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How to save money on French tools
I review a lot of French products for this site, from books to CDs, and I’m aware that they can be expensive. As a die-hard Francophile, I tend to cut other corners in order to be able to afford the very best French tools, but since that’s not always possible, I’ve come up with this list of tips to help you find your “must have” French supplies at the best possible prices. If you have other money-saving tips, please comment below and I’ll add them to this article.
The online giant sometimes comes through in Anglophone countries. New books usually have some discount off the cover price, and there’s a low threshold for free shipping. There might also be a few used copies available from sellers, which can be hit or miss – pay attention to the condition of the book and the seller’s rating, and don’t forget about shipping fees.
Ebooks are generally cheaper than new hard copies, and much easier to carry with you everywhere.
Buy from France
If you’re buying a product that is actually produced in France, it’s often cheaper, even with overseas shipping charges, to buy it directly from a French store rather than buying it from a store in the US or wherever. Keep a list of items you want and order them all at the same time to minimize shipping fees. I find that Amazon.fr is a good source for French books and software.
If you don’t mind older editions, used bookstores and charity shops sometimes have dictionaries and grammar books at a fraction of the cost. Also, in France I’ve picked up some nice little books for a euro or two at vide-greniers (garage/yard sales) and marchés aux puces (flea markets).
If you have money in two or more currencies, you can sometimes save quite a bit depending on which one you pay with. For example, I was ordering software from a company in France and was planning to use my American credit card (which doesn’t charge foreign exchange fees, something else to keep in mind). But then I noticed that the price was 15% more than the price in euros, because the company was using an inflated exchange rate.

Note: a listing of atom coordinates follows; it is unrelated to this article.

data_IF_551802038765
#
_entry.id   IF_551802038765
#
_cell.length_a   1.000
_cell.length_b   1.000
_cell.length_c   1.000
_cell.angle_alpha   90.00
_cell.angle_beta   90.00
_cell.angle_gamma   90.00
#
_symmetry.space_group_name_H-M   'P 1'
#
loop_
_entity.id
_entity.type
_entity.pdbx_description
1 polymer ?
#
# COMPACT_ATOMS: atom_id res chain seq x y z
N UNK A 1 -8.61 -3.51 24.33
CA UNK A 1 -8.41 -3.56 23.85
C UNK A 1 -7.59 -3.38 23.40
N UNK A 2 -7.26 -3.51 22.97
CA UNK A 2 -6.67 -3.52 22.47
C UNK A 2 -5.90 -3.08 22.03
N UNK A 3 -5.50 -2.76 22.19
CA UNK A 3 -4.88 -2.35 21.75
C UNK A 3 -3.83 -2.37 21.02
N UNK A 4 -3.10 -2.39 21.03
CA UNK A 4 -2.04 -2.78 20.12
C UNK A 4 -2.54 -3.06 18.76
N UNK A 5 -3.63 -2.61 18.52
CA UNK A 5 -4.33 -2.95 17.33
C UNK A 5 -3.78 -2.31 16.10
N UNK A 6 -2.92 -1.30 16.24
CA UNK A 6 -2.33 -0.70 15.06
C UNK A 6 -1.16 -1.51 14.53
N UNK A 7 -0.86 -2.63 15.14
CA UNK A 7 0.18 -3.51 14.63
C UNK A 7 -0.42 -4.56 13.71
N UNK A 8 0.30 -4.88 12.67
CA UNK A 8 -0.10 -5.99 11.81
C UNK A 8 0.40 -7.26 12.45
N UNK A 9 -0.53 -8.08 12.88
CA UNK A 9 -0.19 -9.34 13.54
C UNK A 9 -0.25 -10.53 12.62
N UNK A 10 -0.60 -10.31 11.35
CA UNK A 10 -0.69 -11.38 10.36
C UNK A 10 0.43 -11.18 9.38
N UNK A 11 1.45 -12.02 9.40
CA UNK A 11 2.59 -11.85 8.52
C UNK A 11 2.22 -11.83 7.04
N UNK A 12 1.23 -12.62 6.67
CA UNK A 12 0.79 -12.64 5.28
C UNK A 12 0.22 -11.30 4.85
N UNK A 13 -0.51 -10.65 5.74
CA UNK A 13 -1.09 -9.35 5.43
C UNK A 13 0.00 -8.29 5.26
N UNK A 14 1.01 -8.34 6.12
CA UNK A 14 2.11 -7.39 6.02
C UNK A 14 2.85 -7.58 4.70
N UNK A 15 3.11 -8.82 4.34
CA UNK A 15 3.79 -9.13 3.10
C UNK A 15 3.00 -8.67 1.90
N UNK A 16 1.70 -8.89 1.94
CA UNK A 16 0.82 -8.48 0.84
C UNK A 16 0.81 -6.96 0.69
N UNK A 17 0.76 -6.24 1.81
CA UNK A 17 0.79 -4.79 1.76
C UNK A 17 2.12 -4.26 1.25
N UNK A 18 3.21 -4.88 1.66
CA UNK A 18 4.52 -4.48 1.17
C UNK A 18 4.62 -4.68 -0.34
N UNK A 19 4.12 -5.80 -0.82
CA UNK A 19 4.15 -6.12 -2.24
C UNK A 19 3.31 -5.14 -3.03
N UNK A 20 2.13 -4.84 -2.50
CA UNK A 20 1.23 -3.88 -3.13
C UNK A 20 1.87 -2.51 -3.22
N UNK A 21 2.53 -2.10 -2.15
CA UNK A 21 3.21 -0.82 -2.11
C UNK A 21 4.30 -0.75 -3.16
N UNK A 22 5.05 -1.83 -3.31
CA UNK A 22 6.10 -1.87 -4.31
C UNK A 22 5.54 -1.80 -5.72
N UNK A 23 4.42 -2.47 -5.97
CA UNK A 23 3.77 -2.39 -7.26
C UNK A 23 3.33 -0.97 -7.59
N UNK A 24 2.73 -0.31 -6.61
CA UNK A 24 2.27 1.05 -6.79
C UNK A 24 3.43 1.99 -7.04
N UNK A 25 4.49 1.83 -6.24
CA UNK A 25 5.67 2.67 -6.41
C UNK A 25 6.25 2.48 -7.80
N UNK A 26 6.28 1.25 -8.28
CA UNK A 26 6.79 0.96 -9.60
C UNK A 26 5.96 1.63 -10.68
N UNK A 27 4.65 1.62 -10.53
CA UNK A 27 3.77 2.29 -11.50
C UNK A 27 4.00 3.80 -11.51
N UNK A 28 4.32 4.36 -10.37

If you purchase a CD, there’s often a shipping charge, so whenever possible, save money by ordering software by downloading or with an online subscription.
Regular searches for those items that are just too expensive anywhere else can reveal some terrific deals. I once purchased a new book for $14, including shipping, that has a list price of $73. The cheapest I could find anywhere else was a used copy for $22 plus shipping.
It’s not as handy as owning the item, but libraries sometimes have dictionaries and other tools that you just can’t afford on your own.
Consider “timesharing” a big ticket item with one or more friends. An audiomagazine, for example, could be used by each “owner” for a week or two before it gets passed on to the next member, and then a new issue will be along before you know it. Or create a study group and listen together.
If you’re not concerned about having the up-to-the-second latest edition, see if a previous edition is available (at Amazon, eBay, etc). It will be considerably cheaper.
On occasion, I’ve found that publishers offer their products on their own sites cheaper than any retailer.
Get together with French-loving friends and classmates to swap books that you no longer need for ones you do.
Check out college and university bookstores for used textbooks, dictionaries, novels, etc.